We hope you enjoy the photos and if you are in Sussex next year please be sure to check out this event. It is going from strength to strength."

Bertie and friends at Firle Hill Climb

Image credit: Team Colorado

Firle Hill: A Potted History of the Climb at Bopeep Lane

The origins of the Hill climb at Firle begin at rather a bleak time for motor racing in general. Following WWII, alongside the permanent closure of the once majestic Brooklands and Donnington Park being out of action there were several other sources of frustration and challenges to be overcome. Petrol rationing remained in force from 1939 until 1950, (it was briefly reintroduced for a period of 5 months after the Suez Crisis in late 1956 - early 1957), and another added complication to competition racing was the major shortage of tyres resulting from a ban on remoulded or re-treaded tyres by the RAC.

Still the racing spirit is one of those things that is not easily silenced, and other racing opportunities were sought on a local basis in areas across the country.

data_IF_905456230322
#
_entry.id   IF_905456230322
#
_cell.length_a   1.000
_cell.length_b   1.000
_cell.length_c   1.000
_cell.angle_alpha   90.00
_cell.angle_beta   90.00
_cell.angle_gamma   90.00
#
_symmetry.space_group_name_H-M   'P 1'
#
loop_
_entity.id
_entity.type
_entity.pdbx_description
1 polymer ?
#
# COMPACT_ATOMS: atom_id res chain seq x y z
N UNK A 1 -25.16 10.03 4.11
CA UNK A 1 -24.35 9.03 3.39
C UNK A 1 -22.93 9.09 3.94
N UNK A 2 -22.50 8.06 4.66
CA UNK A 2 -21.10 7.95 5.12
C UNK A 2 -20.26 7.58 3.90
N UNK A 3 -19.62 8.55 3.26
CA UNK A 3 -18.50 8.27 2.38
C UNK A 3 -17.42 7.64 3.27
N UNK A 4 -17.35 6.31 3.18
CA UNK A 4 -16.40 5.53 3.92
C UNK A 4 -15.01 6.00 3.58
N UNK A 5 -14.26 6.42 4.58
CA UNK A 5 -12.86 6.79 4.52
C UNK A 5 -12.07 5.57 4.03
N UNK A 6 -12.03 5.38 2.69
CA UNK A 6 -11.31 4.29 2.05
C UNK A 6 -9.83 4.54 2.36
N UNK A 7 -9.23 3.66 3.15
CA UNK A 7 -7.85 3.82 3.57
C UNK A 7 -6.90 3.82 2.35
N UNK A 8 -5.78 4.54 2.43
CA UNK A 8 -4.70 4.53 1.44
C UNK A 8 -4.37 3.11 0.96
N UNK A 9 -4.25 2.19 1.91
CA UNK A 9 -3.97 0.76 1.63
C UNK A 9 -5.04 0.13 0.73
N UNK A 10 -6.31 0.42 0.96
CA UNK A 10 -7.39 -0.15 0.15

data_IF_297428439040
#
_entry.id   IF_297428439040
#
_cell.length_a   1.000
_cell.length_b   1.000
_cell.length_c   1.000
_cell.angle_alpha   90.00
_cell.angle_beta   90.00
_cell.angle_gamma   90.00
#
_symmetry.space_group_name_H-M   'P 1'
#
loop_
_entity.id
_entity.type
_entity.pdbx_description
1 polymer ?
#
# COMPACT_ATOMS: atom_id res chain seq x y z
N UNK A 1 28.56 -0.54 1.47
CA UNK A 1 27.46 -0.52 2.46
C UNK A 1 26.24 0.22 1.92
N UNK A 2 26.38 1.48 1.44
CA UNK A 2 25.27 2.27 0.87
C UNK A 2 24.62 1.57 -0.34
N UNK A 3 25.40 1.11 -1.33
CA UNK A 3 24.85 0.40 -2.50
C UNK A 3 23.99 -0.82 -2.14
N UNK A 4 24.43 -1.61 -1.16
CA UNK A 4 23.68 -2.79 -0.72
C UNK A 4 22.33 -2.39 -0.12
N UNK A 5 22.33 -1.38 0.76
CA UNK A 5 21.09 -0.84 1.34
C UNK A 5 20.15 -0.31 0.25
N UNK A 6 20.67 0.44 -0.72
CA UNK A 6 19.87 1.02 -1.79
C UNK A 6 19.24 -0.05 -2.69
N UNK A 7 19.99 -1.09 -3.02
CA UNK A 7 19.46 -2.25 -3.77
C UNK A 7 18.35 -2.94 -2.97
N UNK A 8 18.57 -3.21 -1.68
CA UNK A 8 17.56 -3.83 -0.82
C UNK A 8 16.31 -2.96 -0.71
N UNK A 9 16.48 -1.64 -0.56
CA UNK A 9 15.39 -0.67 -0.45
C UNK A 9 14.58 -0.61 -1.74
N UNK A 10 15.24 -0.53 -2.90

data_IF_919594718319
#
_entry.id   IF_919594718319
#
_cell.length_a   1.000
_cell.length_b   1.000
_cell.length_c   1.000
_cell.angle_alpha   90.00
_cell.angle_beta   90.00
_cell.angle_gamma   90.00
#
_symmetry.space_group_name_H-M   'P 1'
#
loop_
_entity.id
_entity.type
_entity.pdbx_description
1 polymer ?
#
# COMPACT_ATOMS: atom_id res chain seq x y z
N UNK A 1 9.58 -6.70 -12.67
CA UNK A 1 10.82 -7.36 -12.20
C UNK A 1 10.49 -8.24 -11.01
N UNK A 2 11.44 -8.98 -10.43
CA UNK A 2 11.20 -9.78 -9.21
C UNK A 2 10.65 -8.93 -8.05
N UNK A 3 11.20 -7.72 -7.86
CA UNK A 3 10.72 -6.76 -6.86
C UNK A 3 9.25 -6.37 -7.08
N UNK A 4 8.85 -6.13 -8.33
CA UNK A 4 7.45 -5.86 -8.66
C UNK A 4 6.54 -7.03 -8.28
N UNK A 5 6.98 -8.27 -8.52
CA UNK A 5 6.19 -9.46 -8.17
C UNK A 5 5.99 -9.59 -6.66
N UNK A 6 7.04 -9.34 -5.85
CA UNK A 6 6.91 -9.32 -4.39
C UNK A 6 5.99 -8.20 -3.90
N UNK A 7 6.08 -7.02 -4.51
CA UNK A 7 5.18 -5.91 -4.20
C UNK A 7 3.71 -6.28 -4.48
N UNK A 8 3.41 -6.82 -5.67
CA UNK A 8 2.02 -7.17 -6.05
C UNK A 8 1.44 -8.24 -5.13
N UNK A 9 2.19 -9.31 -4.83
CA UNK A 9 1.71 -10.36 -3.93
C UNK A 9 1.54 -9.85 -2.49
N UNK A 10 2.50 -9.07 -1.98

Firle Hill Climb

Image found on Pinterest

One such group with a proverbial itch in need of scratching was the Bentley Owners Club. They happened upon a suitable hill on Bopeep Lane near the village of Semeston. In 1949 the first “event” was held. These were years peppered with stories of dedicated racing and grit; one such instance is demonstrated by the account below taken from the October 1955 edition of Motorsport Magazine;

“…and of the 4.5 litre model’s George Burton, in his modified three carburettor job made very good time (31.11sec) in spite of having to change gear with his left arm, having broken the other cranking the car.”